As I wrote at the time: all that is missing is a crying Statue of Liberty from The Onion.

I see that McNaughton’s work The Forgotten Man (2010) has earned itself a Wikipedia entry. I guess I can reprint this one:

As you can see, McNaughton is not just patriotic, but partisan. All presidents prior to Barack Obama are gathered on a lawn in front of the White House. The cooler ones are beseeching Obama to remember the “forgotten man,” who sits slumped over on a park bench in despair. The less cool ones (in particular, those who added substantially to the national debt) are applauding Obama – who himself is trampling the Constitution underfoot! (And see One Nation Under Socialism, in which he’s actually burning it.) Apparently this painting was inspired by the passage of the Affordable Care Act – unconstitutionally and at great expense, according to our artist – although you’d think the young man might be happy for some health care, at least.

The Forgotten Man also has an interactive page. It was roundly mocked by Rachel Maddow and Stephen Colbert around the time it was created, the reason for its appearance on Wikipedia.

As you can probably imagine, McNaughton is a big fan of Donald Trump, and his latest painting depicts Trump, his wife, daughter, and various cabinet officials, dressed in hunting camouflage, riding a boat through a swamp, and repelling alligators, all arranged like the figures in Leutze’s Washington Crossing the Delaware. This one was noticed by the Never Trump Weekly Standard, which called it “angry kitsch” and “pure id art.” I think it’s an interesting image but Trump does not seem to be draining the swamp, as he promised. And how much longer before this painting is out of date, rendered obsolete by a resignation or firing? (This is the trouble with all topical art, especially art that is essentially a political cartoon.)

It would be easy enough to condemn the lack of subtlety and sophistication of McNaughton’s oeuvre, and to take issue with his political bias, but I celebrate the originality of his vision and courage in sticking to it, even if I disagree – somewhat like the art of Jack T. Chick (third item). I do find his efforts at conflating church and state to be most interesting (not just Jesus and the Constitution, but Moses and the Supreme Court, and congressmen jeering Jesus out of the House of Representatives – even though the motto “In God We Trust” is clearly engraved on the entablature). Are Mormons especially susceptible to the idea that America is a new Israel, with a sacred covenant with God?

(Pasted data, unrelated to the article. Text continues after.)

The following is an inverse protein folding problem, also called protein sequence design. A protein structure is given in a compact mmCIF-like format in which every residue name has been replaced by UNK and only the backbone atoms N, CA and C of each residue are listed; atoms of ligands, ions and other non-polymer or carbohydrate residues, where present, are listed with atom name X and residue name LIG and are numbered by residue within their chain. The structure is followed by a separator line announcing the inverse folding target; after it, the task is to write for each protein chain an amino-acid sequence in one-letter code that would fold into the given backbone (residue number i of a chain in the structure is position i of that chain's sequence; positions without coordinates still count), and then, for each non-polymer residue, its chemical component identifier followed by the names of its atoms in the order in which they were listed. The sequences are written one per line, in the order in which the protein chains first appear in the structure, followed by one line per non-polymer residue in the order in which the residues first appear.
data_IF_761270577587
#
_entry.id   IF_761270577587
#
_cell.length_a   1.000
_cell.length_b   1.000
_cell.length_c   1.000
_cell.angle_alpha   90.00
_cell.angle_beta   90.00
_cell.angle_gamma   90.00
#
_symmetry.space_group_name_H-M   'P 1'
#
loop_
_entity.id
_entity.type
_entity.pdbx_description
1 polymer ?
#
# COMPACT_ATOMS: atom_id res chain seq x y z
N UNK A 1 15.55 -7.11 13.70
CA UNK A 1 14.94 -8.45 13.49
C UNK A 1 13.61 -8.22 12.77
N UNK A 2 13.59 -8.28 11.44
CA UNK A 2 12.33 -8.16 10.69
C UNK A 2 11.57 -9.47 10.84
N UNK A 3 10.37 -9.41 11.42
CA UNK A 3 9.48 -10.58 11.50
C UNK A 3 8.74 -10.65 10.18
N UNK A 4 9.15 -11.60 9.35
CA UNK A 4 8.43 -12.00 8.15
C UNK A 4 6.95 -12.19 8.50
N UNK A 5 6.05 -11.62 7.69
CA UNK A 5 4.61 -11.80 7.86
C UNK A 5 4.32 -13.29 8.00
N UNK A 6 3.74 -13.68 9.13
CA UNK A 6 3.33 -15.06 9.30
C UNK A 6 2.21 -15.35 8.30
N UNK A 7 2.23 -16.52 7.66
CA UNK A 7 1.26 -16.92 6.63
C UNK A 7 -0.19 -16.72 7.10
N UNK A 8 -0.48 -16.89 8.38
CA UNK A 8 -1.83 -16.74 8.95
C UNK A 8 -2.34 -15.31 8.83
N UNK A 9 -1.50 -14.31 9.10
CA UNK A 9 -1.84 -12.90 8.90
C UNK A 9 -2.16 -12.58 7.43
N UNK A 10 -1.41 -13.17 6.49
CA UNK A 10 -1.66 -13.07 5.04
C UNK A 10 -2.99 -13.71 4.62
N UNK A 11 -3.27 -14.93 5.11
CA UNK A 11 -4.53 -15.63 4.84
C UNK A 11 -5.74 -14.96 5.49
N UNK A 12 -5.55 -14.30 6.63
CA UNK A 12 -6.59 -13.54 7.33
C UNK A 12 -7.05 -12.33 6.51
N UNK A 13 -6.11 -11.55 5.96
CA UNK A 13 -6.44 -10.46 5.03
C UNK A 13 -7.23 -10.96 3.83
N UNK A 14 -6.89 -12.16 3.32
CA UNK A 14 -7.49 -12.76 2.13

A Good One

From the University of Ulster’s Conflict Archive on the Internet (CAIN) project, about attempts to find a compromise solution to the constitutional status of Northern Ireland (emphasis added):

Two attempts to set up devolved institutions were initiated by two Northern Ireland secretaries of state, Roy Mason and Humphrey Atkins [in 1977-78 and 1980]. Neither got to first base. They were opposed, for different reasons, by the SDLP and the UUP, but both simply petered out. As a measure of the cultural gap between the two sides, two bars were set up in Stormont during the Atkins talks of 1980, one serving only non-alcoholic beverages. Students of national stereotyping may guess which bar was designed for which political parties.